NEW HAVEN, Conn. (WTNH) – Does your dog bark or howl incessantly when you leave? Do they engage in destructive behaviors? Just like babies who cry when they leave their mother’s arms, some dogs do not like being left alone. They get stressed and can suffer from Separation Anxiety. They need to be shown that it’s okay for you to go and that inevitably you will come home!
Today, Richard and Vicki Horowitz, from Bark Busters came by the studio with Fenway, a 2 year old Golden Retriever, to help us talk about separation anxiety in dogs and how to handle it.
Separation anxiety in dogs is a condition largely misunderstood by humans. We tend to look at everything from a human point of view, even when it comes to our dogs. But they don’t think in the same way as we do.
Some of the signs that our dog may have some separation anxiety include:
- Showing signs of agitation when you are getting ready to leave
- Constantly follow you around the house as you go from room to room
- Persistently bark, howl, chew or whine when you leave
- Toileting in the house only when left alone
- Seem anxious or depressed prior to your leaving
- Trying and preventing you from leaving
- Tries to escape by digging or chewing through doors and windows
- Paces back and forth or around and around in circles
What causes Separation Anxiety?
Separation Anxiety in dogs has several causes, one being incorrect education by owners, where puppies are over-indulged, and never given the chance to become accustomed to being left alone. Most owners overindulge their dogs, whether the dog is dominant or timid. The owner provides food, shelter, entertainment and love, but provides no leadership. Over-indulging a puppy also includes allowing him into the house the moment he cries to be let in or immediately after you arrive home.
Other causes of Separation Anxiety include:
- Being abandoned by its original owner.
- A major change in schedule. If you used to work in the house and suddenly get a new job outside of the home, this can trigger a dog’s separation anxiety.
- Moving to a new home.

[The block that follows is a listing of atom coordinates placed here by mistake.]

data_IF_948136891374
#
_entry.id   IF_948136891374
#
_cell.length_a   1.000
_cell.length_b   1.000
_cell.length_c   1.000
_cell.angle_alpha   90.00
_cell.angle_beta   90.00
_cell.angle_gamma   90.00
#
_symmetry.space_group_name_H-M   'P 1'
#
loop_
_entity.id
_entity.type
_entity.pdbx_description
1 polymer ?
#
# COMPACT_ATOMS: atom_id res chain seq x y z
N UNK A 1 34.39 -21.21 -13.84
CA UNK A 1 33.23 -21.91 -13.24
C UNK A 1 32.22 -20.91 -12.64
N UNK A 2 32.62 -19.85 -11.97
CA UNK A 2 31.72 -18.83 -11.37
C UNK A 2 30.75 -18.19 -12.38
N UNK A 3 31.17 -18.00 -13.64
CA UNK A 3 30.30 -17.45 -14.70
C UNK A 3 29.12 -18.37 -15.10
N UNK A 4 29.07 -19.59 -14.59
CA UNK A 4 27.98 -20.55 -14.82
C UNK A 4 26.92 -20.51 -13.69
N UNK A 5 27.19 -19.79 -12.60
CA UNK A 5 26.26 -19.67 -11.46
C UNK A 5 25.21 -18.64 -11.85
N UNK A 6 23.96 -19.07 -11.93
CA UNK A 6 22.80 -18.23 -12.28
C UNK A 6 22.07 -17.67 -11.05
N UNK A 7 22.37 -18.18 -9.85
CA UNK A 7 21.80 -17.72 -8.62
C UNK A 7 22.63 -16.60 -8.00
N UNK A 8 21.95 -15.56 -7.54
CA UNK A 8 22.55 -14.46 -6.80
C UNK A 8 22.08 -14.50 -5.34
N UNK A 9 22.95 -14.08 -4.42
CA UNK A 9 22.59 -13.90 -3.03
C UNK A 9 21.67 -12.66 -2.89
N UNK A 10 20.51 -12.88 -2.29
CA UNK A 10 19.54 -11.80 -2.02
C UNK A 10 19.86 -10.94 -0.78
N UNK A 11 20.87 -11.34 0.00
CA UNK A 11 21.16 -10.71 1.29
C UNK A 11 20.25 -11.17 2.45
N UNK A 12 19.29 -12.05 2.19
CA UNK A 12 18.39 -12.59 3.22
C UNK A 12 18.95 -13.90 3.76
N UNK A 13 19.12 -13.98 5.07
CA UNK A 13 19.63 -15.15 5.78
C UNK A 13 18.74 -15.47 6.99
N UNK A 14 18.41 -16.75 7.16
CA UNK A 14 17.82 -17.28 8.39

It can be very painful to watch your dog suffering from Separation Anxiety, what can people do?
Helping your dog to overcome Separation Anxiety can be tricky, because the last thing you want to do is induce more fear.
- Before you leave the house, take your dog for a walk if possible. This will help to tire him out. When you get ready to leave, try not to exhibit any guilty or nervous feelings. You want your dog to know you are the leader and are calm and assertive.
- When you leave the house, give your dog a favorite toy stuffed with food that will take him at least 20 to 30 minutes to finish. Your dog might like a toy stuffed with yummy frozen food. When you come home, remove this toy so he begins to associate your leaving with something enjoyable.
- If your dog suffers from more severe separation anxiety, you might need to take it in steps. Start with shorter separations and gradually increase the time over many weeks of daily sessions.
- Do not allow your dog to stick to you like glue. Make him stay in another room on a doggy bed, or put him outside and scatter some food over the back lawn to keep him occupied.
- The crate is an excellent tool for training – acclimate your dog to the crate so that he sees it as a safe haven. Place comfortable bedding and favorite toys in his crate, and continue to crate him periodically until he looks at it as his shelter, even entering the crate on his own.
With appropriate strategies regarding dog separation anxiety … both you and your dog will be less anxious!
For more information head to BarkBusters.com